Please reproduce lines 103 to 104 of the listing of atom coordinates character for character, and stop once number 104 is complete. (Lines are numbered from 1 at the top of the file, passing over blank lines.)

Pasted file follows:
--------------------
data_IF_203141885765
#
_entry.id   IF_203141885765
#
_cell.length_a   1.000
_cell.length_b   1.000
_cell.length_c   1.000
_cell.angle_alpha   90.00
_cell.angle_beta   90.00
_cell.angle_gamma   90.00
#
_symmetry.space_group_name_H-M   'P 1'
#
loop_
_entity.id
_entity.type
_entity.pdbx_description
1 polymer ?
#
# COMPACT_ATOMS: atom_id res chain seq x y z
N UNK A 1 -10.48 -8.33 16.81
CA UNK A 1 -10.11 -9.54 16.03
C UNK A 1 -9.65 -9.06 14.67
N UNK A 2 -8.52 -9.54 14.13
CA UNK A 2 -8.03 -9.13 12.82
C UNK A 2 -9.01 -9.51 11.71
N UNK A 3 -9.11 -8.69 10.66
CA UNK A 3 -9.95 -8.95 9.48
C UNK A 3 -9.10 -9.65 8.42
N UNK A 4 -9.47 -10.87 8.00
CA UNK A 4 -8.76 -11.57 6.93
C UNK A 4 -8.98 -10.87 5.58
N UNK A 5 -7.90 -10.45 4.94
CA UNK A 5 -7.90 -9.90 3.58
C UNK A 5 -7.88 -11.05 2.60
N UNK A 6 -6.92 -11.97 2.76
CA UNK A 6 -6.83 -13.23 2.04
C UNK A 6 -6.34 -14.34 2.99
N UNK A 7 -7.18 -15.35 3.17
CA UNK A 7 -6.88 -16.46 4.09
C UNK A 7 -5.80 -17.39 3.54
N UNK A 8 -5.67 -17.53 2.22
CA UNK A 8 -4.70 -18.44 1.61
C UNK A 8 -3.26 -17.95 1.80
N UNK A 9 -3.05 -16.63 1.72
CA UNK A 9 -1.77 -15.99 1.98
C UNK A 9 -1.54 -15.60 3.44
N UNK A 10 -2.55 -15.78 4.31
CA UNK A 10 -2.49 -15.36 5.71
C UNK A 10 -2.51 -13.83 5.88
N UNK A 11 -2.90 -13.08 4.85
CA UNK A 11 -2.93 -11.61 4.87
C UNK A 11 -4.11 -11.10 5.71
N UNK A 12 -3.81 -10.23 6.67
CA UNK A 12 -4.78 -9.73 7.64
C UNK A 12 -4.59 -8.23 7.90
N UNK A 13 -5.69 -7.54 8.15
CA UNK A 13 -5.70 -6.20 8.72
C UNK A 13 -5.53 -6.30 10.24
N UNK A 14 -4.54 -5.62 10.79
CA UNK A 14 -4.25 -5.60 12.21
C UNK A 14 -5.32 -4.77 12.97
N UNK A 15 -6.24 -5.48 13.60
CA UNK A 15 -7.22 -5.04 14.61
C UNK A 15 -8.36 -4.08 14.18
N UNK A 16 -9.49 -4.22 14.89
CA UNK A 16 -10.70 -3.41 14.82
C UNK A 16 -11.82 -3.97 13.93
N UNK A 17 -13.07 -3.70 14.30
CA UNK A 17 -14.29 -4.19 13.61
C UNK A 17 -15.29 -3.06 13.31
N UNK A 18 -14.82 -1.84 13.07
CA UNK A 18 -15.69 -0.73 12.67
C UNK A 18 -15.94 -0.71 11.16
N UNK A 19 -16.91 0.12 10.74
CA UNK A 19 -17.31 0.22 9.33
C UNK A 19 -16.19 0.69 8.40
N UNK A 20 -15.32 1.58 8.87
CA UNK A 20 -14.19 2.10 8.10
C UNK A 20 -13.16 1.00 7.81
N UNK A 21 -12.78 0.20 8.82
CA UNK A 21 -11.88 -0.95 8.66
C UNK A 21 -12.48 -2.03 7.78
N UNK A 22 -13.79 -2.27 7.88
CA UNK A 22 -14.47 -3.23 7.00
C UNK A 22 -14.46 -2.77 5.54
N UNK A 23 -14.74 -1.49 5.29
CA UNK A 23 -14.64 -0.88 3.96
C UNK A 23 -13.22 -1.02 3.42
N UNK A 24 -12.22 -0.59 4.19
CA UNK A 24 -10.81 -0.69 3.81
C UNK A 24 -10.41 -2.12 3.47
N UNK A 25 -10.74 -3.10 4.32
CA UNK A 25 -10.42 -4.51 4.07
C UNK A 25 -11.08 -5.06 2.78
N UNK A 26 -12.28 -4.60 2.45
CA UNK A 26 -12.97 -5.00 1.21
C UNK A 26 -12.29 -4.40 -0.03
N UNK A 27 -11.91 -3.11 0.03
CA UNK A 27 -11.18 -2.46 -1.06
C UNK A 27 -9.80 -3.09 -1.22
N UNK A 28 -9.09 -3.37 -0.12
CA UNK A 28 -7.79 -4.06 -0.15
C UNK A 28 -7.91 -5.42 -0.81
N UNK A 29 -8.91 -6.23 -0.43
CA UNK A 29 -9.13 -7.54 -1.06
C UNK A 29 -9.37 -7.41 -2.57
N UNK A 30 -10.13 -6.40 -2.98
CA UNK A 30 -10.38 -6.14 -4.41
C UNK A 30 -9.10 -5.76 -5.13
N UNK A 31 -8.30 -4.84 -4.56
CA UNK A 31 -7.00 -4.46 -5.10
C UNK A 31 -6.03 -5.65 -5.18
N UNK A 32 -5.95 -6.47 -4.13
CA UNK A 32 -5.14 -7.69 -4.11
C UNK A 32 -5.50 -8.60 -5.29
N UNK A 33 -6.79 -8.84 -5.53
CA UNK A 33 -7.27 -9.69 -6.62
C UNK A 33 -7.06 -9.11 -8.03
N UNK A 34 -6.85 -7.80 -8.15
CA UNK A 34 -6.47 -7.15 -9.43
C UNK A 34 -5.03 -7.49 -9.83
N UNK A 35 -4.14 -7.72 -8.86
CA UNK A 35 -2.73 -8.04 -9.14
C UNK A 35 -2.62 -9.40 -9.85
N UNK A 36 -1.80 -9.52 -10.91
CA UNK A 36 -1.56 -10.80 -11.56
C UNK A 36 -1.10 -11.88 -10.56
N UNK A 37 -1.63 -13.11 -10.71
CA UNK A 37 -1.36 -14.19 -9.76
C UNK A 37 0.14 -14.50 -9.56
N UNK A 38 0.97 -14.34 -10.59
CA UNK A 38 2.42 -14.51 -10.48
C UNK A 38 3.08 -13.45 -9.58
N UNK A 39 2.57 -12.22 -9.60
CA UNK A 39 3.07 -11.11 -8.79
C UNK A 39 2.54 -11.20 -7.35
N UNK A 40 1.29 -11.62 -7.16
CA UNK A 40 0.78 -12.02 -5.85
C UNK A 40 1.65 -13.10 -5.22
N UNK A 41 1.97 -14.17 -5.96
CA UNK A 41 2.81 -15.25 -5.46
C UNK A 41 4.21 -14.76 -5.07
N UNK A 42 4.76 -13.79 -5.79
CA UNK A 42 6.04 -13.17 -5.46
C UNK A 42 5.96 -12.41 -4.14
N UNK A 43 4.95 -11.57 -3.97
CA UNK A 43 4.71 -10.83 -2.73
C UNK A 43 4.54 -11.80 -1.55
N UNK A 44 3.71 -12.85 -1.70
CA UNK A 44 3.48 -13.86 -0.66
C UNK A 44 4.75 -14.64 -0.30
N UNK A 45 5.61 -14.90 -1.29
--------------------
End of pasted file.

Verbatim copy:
CA UNK A 28 -7.79 -4.06 -0.15
C UNK A 28 -7.91 -5.42 -0.81